With minor exceptions, the Index disregards the Ready Reserve and National Guard. Given the integration of these elements with active duty military, this may overstate some concerns regarding the Army and Air Force. Conversely, the weak condition of the U.S. military is more pervasive than a shortfall in the number of combat units and ships. There is a shortage of advanced weaponry; munitions; state-of-the-art technology; flight time for pilots; and other training. The average age of most equipment is nearing, or exceeding, its recommended lifespan. Nuclear forces are likely capable of being reliably used for strategic purposes but soon will confront substantial failures as missile parts and detonators deteriorate past the point of viability. There is no reasonable basis for believing the U.S. military could concurrently prevail in two major conflicts, and there is a reasonable basis to fear it might not prevail in even one. 

Though the U.S. Army remains the world’s most powerful army, that advantage is eroding. Given America’s global commitments, being the “most powerful” is more of a talking point than an effective advantage. The Index ranks the Army as “marginal” but credits it with undertaking a modernization program that, if fully funded, could improve that score. At present, the Army is aging faster than it is modernizing. It fields only 62 percent of the force it should have, though more than 80 percent of brigade combat teams (BCTs) are at the highest state of readiness, slightly ameliorating the shortfall.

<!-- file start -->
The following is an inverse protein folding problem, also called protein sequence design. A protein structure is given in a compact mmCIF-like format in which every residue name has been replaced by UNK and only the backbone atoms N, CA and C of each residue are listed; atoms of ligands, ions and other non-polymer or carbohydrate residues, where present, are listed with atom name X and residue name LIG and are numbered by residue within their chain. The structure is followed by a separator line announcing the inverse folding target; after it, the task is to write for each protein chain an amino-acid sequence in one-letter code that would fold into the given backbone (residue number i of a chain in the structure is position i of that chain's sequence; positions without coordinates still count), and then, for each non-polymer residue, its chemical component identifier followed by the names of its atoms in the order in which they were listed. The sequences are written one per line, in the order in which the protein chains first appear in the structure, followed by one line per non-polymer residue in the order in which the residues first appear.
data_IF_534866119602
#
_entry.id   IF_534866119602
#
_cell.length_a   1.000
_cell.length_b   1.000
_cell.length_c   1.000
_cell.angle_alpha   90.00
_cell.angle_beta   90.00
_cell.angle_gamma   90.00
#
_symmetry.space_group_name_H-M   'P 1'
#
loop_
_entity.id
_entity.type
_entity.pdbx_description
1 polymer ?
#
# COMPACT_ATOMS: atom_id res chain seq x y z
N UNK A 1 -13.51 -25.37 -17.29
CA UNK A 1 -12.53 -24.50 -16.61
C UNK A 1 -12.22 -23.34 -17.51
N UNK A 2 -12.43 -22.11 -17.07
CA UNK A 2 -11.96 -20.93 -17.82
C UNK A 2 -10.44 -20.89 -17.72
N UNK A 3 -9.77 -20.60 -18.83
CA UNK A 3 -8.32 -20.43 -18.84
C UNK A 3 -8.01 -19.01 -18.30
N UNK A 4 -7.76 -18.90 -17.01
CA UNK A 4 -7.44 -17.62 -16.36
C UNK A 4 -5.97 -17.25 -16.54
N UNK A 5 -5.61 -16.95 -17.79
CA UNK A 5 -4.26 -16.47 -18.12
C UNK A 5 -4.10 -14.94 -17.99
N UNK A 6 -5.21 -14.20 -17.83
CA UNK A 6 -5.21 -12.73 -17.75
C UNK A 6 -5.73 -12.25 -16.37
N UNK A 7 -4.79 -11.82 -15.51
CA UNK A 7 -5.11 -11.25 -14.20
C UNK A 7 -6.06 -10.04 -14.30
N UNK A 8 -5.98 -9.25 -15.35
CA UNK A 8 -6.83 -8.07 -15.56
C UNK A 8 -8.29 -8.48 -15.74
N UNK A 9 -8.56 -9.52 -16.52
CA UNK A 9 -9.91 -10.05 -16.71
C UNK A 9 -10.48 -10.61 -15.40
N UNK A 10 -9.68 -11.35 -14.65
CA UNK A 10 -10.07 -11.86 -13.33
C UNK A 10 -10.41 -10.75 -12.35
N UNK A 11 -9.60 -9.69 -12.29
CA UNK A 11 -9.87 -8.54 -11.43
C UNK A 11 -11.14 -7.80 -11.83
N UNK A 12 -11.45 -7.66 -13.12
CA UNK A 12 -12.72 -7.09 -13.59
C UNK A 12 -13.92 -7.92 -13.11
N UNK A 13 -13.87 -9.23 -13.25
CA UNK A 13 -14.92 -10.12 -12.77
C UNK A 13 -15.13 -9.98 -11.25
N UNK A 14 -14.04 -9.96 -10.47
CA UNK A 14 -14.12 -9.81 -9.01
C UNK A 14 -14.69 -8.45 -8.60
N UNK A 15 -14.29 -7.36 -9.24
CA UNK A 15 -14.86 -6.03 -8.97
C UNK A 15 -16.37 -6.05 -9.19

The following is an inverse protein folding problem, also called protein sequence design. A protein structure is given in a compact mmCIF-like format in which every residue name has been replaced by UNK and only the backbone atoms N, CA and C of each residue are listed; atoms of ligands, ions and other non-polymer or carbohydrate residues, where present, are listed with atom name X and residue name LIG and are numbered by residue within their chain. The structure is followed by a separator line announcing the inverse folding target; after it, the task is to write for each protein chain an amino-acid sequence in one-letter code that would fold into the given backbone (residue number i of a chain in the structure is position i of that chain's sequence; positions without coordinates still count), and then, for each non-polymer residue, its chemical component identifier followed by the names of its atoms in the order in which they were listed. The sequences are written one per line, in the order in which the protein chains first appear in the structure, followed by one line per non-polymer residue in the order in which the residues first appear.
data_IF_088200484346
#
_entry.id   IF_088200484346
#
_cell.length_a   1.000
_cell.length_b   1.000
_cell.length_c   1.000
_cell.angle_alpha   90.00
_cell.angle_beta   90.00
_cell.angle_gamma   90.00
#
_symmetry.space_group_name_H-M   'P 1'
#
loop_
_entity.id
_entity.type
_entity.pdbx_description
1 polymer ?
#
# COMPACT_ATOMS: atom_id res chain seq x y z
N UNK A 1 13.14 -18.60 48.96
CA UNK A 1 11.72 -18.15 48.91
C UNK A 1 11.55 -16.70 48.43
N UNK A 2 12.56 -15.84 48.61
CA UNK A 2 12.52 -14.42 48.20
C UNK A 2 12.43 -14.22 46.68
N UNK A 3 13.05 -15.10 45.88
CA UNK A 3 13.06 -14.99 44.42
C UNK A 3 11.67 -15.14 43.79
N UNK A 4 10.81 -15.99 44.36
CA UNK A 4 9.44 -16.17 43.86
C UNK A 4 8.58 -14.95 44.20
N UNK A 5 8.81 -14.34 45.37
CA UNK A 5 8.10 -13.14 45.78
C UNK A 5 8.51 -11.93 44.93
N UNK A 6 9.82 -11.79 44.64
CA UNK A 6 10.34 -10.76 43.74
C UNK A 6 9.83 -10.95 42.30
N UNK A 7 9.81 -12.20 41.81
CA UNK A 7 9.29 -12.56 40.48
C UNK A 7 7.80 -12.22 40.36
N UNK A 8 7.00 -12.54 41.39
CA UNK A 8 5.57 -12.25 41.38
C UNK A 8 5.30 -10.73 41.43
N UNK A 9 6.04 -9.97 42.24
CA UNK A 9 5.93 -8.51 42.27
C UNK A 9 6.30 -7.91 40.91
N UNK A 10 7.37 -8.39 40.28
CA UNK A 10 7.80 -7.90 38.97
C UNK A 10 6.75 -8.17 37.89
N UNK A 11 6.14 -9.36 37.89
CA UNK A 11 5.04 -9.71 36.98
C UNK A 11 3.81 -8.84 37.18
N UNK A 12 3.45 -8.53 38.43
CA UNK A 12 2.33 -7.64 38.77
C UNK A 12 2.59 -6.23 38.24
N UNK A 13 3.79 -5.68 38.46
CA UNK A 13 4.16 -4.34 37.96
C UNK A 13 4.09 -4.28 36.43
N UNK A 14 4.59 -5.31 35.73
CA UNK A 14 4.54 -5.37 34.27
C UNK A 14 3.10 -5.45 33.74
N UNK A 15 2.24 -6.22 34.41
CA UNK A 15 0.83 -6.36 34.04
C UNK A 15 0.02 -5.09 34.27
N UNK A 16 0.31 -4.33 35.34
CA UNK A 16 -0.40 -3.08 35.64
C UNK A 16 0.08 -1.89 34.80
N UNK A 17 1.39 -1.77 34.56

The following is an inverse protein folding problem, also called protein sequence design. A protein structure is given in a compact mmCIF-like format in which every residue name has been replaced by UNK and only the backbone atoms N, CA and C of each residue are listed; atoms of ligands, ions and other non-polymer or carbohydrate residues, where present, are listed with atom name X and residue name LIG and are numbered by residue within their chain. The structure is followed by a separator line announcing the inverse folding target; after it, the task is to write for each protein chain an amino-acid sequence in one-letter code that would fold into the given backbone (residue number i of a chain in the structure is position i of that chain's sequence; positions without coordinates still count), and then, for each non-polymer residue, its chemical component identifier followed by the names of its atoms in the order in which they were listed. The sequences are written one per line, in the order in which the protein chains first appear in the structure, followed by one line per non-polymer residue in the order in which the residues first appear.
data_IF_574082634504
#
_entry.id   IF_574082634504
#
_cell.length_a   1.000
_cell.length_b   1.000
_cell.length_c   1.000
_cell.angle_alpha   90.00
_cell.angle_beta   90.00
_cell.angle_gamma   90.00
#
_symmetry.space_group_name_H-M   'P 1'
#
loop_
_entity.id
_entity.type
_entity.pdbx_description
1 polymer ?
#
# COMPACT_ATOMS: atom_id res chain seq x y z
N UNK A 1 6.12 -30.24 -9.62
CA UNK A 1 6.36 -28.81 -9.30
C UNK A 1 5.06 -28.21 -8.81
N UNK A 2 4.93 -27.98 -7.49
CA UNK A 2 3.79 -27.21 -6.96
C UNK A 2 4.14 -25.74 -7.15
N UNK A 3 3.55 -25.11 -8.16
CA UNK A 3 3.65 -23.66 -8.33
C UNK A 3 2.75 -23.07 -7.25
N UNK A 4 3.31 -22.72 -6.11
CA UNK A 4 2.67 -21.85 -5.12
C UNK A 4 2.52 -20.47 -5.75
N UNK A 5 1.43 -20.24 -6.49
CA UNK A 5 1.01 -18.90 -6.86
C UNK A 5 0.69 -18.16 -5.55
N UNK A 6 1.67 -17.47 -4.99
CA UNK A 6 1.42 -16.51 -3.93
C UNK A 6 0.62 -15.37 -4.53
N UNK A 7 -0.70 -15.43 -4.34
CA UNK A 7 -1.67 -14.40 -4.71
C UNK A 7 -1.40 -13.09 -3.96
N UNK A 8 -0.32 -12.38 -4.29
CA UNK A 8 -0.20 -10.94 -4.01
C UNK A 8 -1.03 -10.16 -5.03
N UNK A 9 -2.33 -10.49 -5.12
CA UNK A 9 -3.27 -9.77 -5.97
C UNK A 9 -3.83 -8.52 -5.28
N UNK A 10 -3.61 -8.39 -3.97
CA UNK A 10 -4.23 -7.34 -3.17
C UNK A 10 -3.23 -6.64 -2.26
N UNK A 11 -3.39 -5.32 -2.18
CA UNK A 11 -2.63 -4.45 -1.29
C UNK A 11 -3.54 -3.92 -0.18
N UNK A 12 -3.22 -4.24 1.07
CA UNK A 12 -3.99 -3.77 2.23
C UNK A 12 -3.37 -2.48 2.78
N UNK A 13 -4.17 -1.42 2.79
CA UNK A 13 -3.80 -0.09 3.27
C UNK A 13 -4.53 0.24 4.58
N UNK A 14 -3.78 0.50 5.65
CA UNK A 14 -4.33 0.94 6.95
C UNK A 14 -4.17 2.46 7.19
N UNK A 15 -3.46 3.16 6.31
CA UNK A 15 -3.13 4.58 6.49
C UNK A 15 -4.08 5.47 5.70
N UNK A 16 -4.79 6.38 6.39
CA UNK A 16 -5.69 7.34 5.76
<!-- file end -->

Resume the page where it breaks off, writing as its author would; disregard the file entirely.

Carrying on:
Taking inflation into account, the Army has lost $46 billion in buying power since FY 2019. Based on the administration’s last request, it will lose close to a further $10 billion during FY 2023. U.S. Army Chief of Staff General James McConville believes the Army needs at least 55,000 additional troops, an 11 percent increase. The Army’s last major modernization program occurred in the 1980s. Today, both Russia and China deploy artillery and missiles with range and other capabilities not available to the U.S. Army. 

In February 2022, Chief of Naval Operations Admiral Mike Gilday testified that the U.S. Navy needs more than 500 ships, including aircraft carriers, amphibious landing craft, destroyers, frigates, attack submarines, ballistic missile submarines, support ships, and “looking into the future” about 150 unmanned ships. Presently, the Navy has 298 battle ships, generally achieving Gilday’s goals only for carriers and ballistic submarines. The country lacks the shipbuilding capacity and workforce, sailors, budget, and commitment to meet Admiral Gilday’s goals, or even the more conservative goal of 400 ships suggested by the Index. Instead, absent a considerable increase in sustained funding and improvements in shipbuilding infrastructure, the fleet is expected to decline to 280 ships by 2037. Concomitantly, the Navy estimates it needs an additional 35,000 sailors. Instead, it is losing sailors. 

The Index and Admiral Gilday might overstate the number of required ships by using the historical ratio of about six ships being used for rotation to and from port, training and maintenance, for each ship forward-deployed. Because of necessity, the Navy is currently operating with a ratio of approximately 2:1. Though that ratio is unsustainable, the sweet spot might be somewhere in the middle, implying that a 350 to 400 ship navy might be adequate. 

The Index ranks the Navy as “weak,” driven by an insufficient number of ships and inadequate training.